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Chapter 2 – Building a Map of Odor

January 24, 2023
Alex Wiltschko

What does it mean to digitize a sense?

Look at how it happened with vision. Before everything, we made a map. RGB is a map of color. Three numbers — the amount of red, green, and blue — can specify any color. With this map, we discovered the cell types in our eyes that perceive these colors. When we built silicon sensors that are sensitive to light, we used this same map of color to build the chips, and to interpret the data coming off of the chips.

For sound, we discovered that sound is organized along a single axis, from low- to high-frequency. The deep bass of 20Hz all the way to spoken language at around 2000-10000 Hz, to inaudible at 20,000 Hz. Frequency is a map of sound, and it helped us discover how a structure called the cochlea in our inner ear lets us hear, and it enabled us to build a microphone.

So, to digitize sight and sound, we needed a map of sight and sound. But what exactly is a map of smell?

This question had gone unanswered for 100 years or more. At Google Research, where I founded and led the digital olfaction team, our first job was to define the problem. We went with a straightforward definition: could we predict what a molecule will smell like? This is called the Structure-Odor Relation (SOR) problem.

I had studied this a little while I was in academia, but at Google, massive breakthroughs had been made in the field of machine learning for chemistry. The breakthroughs had been applied to building better drugs, but I thought they might help crack the SOR problem. I was fortunate enough to bring on an amazing group of researchers and engineers to take dead-aim at this problem.

A map of smell

It’s reasonable that science hadn’t yet developed a map of smell. For sight, RGB is a 3D map of color because there are 3 types of receptors that detect color in our eyes, each corresponding roughly to red, green, and blue. Smell on the other hand, uses hundreds of receptor types. Science is good at building maps that are 2D or 3D and can fit on a flat sheet of paper or a globe. We needed to wait for the advent of machine learning to build maps – like those needed for smell – that have dozens or hundreds of dimensions.

High-dimensional maps can be built with neural networks, which can capture complex patterns in datasets. For instance, Google Image search works by building a map of all images, and converting your text search into a coordinate, and finding all images nearby that location on this high-dimensional map. It’s the same for Google Translate, which is based off of a large neural network that has a representation of all human language, and that’s what lets you translate from English to Portuguese, from French to Mandarin, and back. All human languages are represented in a common map. My team at Google Research used cutting-edge machine learning to build a map for smell.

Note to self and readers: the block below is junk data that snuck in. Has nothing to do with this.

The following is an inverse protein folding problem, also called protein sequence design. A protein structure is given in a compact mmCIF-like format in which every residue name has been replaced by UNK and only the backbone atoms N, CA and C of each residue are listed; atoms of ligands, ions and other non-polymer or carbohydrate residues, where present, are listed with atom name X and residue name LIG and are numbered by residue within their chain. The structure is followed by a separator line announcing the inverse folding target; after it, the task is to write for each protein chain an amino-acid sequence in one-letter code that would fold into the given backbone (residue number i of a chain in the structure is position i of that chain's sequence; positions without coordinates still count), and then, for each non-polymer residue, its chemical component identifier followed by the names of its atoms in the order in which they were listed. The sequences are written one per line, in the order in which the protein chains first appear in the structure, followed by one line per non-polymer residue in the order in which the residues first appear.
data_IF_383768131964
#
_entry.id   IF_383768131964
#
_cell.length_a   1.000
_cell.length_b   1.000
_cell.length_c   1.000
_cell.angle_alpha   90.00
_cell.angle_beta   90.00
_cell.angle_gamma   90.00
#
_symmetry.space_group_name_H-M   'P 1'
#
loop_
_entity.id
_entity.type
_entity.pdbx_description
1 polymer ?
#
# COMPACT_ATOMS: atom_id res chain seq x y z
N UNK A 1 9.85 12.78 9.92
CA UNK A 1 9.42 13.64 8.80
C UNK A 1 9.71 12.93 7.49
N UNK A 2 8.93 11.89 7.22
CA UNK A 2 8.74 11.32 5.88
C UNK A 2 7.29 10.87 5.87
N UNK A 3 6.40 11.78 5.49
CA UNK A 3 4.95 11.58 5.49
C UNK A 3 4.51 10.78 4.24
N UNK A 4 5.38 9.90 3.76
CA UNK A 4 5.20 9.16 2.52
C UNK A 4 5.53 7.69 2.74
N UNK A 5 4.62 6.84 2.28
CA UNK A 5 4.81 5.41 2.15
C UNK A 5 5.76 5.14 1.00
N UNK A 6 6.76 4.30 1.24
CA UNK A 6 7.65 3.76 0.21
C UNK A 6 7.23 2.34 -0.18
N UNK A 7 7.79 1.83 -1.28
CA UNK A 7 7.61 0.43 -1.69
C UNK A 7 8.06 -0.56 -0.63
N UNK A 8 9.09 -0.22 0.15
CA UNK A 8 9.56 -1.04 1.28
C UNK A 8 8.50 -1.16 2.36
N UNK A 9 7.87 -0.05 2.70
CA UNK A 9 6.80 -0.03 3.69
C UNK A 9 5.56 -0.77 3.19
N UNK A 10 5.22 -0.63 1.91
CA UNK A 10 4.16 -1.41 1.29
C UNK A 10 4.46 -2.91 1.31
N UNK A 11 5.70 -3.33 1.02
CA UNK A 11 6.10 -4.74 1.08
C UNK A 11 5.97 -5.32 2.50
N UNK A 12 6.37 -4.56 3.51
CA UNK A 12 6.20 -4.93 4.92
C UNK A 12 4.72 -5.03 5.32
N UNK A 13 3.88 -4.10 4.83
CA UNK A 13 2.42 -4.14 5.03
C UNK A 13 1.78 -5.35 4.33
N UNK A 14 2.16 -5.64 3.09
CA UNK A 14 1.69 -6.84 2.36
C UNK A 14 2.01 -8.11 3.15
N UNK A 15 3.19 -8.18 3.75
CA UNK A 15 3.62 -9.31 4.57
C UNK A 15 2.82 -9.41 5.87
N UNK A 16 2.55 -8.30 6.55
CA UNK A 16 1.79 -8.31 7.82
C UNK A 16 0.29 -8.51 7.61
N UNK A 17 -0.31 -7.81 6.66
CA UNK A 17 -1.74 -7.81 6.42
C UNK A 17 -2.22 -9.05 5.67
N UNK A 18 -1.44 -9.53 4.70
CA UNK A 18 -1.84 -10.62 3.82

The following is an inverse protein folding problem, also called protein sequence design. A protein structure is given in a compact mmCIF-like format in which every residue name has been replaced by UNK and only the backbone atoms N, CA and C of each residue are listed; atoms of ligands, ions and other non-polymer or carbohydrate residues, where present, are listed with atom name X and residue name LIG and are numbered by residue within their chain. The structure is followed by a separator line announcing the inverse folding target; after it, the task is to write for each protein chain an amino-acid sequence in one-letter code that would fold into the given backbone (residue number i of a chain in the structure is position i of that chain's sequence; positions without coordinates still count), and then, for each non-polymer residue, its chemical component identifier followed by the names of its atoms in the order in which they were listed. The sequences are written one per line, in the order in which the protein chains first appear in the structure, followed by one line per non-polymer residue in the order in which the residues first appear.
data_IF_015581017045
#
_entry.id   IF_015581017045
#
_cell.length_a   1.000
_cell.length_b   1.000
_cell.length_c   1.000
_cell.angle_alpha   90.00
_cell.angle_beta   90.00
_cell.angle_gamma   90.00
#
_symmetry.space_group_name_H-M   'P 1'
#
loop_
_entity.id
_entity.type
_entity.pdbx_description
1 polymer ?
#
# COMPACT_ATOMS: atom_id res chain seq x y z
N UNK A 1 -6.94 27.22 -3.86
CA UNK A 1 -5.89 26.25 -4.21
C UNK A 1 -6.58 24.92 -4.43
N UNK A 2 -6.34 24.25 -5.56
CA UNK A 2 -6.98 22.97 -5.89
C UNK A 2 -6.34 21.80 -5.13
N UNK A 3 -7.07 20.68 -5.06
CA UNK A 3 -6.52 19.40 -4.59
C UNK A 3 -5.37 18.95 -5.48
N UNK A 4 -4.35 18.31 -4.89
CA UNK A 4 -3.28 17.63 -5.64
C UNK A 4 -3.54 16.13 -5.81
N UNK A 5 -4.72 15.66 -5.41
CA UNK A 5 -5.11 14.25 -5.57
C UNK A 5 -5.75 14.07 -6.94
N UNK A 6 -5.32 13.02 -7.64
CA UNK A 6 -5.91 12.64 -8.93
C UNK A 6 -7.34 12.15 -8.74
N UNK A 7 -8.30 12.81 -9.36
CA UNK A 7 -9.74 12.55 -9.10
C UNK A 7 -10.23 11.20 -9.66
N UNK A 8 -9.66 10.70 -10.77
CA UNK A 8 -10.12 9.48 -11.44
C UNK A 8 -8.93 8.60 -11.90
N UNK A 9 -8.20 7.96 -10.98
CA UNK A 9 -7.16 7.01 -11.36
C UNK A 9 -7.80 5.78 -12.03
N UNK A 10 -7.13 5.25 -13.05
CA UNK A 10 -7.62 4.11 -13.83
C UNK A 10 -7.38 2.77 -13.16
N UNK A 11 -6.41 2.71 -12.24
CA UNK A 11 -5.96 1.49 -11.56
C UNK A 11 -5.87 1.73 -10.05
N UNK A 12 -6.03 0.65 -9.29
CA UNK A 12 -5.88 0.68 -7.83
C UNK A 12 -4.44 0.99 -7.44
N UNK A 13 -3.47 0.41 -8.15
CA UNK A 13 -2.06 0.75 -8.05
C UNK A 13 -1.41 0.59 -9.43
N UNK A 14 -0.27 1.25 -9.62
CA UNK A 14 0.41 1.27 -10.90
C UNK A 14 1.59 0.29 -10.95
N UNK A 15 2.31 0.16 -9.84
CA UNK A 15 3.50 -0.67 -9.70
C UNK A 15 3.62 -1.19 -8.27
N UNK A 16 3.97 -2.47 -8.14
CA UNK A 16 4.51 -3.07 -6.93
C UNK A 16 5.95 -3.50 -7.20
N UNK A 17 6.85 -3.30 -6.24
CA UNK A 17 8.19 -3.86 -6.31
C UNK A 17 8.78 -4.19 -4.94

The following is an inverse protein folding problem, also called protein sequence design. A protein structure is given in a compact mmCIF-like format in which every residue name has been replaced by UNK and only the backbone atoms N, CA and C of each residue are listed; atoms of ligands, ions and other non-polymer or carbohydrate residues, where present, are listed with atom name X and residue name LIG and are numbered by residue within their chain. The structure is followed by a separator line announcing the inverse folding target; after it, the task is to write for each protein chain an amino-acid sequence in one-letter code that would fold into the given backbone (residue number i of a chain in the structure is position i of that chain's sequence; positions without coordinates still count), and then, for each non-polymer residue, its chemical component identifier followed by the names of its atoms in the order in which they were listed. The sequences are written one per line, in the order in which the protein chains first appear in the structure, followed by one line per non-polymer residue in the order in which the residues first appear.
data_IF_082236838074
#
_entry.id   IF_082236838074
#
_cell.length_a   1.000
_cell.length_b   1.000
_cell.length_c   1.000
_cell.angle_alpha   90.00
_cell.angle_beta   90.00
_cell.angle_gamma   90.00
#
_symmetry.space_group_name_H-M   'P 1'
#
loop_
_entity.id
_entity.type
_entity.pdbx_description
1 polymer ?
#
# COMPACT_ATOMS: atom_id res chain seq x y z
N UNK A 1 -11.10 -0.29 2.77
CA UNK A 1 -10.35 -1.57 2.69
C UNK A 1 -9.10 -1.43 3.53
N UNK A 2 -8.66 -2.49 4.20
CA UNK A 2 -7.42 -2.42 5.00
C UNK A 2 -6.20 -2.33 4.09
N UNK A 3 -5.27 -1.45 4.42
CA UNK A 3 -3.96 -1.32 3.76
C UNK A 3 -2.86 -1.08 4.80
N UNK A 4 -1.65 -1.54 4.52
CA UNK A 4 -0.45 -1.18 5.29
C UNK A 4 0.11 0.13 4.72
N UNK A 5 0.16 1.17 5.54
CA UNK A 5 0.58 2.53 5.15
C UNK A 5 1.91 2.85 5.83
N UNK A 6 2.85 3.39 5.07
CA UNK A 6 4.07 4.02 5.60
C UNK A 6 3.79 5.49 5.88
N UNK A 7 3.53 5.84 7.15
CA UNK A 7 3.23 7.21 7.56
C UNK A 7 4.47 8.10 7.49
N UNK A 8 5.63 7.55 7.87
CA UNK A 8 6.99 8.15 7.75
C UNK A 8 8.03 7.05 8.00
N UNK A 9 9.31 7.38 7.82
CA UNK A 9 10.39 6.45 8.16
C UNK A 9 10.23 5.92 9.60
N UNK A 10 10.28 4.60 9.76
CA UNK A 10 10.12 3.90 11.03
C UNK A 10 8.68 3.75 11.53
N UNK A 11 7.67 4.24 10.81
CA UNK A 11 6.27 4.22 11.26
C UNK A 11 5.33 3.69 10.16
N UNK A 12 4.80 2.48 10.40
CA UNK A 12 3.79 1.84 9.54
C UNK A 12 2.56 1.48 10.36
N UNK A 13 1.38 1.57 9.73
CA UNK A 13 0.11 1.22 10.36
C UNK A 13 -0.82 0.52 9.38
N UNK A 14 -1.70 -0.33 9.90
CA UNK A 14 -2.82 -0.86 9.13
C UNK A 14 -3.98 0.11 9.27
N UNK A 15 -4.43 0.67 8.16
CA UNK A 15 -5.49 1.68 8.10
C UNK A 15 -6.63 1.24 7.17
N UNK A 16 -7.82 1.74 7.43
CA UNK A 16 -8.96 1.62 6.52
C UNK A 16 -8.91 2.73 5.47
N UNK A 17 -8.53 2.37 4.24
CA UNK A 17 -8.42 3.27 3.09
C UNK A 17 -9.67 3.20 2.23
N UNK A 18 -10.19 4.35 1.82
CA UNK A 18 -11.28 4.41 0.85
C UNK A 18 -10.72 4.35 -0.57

To solve the SOR problem and predict what a molecule smells like from its structure, we made a major breakthrough using a relatively new kind of machine learning called Graph Neural Networks. We spent years validating our work at Google Brain, some of which we just shared with the world in a blog post. We built new molecules no one had ever smelled before and predicted them with superhuman accuracy. We built molecules that smell bad to mosquitoes (e.g. insect repellents) and are more potent than DEET in human trials (this could save lives). And we discovered that species as diverse as humans, mice and insects may share the same odor map, just like our eyes all use RGB. Why is that? The light from the sun has been the same to living things for billions of years, so all of our eyes evolved to take advantage of that. Over evolutionary time, life all breathed the same air, so it’s reasonable to expect that we developed the same map. The scents in air we breathe are made by other living things, so perhaps our sense of smell evolved to smell the building blocks of life.

Not only does our odor map work to build new and valuable molecules, it tells us something fundamental about biology and life. At Osmo, our aim is to build on our learnings from Google Research and use our map to discover ever more valuable ways to save and improve human lives through smell.